If you think the US Fed and the European Central Bank are inflating a stock bubble with their extended period of zero interest rates — 0% interest makes money cheap to borrow, cheap to invest, and propels money out of savings and bonds and into stocks — then you’re going to love this next chart.
Jay R. Ritter, a professor of finance at the University of Florida, has been keeping track of all the IPOs since 1980. And his numbers show that this year we’re already within a hair’s breadth of the record set in 2000 when 80% of companies that filed an IPO were losing money. (For context, the NASDAQ only needs to put on about 9 more percentage points of growth to hit 5,000, the barrier we last saw in 2000 during the dot-com bubble.)
In 2014, 72% of IPOs so far and 64% of IPOs in 2013 featured “negative earnings,” his database shows. The “normal” level of IPOs without profits is 30% to 50%. Here’s what that data looks like:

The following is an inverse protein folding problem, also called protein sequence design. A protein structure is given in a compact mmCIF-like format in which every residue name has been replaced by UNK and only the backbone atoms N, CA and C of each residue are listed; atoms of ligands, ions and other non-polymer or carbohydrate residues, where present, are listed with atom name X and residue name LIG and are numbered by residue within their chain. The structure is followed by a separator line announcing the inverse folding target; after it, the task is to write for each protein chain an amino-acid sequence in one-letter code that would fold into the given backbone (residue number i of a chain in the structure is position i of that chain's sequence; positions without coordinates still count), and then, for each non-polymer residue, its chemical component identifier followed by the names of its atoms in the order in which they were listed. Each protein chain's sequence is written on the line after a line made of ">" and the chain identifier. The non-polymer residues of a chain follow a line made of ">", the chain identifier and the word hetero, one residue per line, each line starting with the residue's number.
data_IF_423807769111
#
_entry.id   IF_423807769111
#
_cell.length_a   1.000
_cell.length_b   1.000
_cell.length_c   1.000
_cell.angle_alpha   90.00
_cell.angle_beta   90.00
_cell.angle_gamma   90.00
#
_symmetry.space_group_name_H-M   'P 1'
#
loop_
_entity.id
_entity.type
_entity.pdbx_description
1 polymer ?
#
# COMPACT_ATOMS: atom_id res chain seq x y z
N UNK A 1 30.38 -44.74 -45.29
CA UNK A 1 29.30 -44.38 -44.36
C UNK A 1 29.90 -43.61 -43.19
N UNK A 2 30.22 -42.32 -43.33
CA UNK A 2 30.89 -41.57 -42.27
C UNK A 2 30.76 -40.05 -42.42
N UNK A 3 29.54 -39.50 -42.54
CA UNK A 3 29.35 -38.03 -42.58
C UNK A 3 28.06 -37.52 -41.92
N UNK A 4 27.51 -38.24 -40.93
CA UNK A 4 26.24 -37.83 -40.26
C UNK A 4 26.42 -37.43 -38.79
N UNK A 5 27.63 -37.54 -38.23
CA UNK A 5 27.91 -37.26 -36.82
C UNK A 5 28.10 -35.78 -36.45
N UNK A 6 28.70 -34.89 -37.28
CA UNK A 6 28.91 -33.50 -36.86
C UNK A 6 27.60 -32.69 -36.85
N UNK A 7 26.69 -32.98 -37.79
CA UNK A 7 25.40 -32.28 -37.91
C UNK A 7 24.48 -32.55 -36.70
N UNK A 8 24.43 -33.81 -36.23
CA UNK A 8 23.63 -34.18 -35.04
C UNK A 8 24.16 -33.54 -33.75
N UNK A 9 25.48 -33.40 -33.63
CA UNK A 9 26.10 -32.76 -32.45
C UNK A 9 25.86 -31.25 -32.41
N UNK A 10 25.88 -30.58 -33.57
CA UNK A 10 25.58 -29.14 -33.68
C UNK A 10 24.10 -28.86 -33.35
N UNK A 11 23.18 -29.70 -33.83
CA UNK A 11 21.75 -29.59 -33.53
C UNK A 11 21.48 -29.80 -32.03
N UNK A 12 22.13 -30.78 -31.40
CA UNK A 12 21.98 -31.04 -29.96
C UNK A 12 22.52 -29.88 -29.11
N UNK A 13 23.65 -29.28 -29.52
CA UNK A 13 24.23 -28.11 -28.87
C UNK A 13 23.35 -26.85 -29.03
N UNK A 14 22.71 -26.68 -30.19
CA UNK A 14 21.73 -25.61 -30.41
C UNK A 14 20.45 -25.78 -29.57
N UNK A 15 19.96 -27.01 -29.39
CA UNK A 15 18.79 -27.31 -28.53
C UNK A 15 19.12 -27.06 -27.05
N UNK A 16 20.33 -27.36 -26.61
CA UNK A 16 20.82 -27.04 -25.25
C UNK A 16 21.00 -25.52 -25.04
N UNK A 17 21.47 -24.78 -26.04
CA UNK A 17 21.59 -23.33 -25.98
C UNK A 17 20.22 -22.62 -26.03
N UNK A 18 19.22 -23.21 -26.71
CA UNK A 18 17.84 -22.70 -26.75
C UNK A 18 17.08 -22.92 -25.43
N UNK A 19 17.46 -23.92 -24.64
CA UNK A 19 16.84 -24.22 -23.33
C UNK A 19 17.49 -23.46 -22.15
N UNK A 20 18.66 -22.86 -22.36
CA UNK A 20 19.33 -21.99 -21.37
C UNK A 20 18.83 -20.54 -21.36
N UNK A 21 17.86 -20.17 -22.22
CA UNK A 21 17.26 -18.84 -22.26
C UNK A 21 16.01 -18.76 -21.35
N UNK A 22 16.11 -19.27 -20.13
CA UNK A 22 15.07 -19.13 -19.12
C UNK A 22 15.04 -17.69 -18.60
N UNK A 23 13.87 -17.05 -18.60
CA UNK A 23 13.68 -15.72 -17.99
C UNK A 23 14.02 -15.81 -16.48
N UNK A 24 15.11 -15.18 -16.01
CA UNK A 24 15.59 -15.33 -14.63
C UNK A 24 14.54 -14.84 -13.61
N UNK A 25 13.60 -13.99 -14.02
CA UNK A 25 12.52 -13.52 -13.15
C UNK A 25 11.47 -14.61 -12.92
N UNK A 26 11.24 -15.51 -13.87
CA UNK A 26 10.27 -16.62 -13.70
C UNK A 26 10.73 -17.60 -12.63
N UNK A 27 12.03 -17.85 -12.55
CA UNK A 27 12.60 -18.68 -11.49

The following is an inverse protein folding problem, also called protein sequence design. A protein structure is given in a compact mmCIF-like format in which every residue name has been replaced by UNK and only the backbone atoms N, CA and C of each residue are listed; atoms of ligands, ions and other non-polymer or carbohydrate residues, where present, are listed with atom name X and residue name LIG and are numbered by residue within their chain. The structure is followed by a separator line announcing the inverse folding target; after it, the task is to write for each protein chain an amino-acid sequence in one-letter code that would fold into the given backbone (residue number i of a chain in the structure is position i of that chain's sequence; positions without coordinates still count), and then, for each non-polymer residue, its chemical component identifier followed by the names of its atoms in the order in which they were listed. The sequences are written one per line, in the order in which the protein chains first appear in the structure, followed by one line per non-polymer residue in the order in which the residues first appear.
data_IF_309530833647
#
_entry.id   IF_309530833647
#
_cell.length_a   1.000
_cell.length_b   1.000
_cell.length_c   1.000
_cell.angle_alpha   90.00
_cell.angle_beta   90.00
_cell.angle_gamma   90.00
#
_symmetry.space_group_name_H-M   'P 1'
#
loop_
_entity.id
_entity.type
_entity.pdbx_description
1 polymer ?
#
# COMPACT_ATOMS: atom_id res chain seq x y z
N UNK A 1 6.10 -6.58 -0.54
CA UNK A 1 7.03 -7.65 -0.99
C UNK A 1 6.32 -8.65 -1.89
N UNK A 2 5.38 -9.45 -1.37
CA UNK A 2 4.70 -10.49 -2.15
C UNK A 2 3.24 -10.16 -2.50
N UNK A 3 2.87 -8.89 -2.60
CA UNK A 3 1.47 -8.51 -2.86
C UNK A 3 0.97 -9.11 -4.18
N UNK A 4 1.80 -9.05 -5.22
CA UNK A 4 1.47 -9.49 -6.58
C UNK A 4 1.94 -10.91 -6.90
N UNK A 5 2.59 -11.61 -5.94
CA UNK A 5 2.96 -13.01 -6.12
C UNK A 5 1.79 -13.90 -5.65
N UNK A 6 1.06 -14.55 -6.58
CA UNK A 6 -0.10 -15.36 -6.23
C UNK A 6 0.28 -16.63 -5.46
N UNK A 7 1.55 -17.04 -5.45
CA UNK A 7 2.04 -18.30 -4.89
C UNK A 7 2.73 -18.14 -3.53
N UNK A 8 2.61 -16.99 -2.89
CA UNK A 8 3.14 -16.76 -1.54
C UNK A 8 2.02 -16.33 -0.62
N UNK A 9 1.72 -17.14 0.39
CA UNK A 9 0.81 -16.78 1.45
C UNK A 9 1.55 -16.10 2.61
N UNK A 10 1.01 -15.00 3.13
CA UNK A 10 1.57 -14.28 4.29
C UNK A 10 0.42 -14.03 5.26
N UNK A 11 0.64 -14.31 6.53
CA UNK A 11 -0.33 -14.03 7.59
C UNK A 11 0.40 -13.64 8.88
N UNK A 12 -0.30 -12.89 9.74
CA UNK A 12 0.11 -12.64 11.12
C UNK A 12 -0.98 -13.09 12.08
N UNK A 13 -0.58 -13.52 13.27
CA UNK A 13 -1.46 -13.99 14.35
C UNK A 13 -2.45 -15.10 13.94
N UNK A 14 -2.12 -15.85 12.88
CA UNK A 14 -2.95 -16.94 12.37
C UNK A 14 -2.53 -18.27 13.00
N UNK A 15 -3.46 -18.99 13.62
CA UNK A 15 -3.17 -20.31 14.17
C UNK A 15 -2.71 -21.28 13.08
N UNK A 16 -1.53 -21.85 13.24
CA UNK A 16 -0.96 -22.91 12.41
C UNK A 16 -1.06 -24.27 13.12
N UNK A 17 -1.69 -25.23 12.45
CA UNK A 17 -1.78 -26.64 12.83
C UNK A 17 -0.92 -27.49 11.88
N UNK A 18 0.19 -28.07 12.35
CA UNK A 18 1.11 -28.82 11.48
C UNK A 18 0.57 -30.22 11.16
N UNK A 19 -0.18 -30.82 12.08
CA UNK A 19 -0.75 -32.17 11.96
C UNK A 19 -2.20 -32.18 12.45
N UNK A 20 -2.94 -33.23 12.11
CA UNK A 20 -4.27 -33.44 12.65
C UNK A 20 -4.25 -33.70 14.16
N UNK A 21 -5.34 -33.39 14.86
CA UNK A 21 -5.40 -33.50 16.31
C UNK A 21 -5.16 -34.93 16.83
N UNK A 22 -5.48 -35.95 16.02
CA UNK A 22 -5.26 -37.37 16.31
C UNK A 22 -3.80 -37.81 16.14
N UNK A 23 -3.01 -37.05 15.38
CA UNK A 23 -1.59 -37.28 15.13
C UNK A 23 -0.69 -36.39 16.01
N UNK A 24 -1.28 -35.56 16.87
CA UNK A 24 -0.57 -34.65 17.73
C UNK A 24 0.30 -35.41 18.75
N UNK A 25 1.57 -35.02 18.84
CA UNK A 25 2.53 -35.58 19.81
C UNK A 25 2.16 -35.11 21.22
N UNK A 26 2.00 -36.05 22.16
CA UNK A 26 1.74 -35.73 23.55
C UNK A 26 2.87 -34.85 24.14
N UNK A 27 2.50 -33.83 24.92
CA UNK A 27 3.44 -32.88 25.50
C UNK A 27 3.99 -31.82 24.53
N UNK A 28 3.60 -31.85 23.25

And 2014 isn’t even over yet.
There are a couple of HUGE caveats to the numbers, which suggest the market today is very different from 2000.
- Back in 1999 and 2000, 78% and 69% of companies going public were tech stocks, respectively. Only 27% are tech companies now.
- And in 1999 there were 476 offerings. So far this year we’ve only seen 112.
That would imply that IPOs are more broad-based throughout the economy than they were in 2000. It would also imply that companies, banks and investors are being more selective about making stock offerings.
But still. Most companies going public today have no profits. And they’re all hoping to enjoy the lift of a market that is again inching toward the 2000 peak.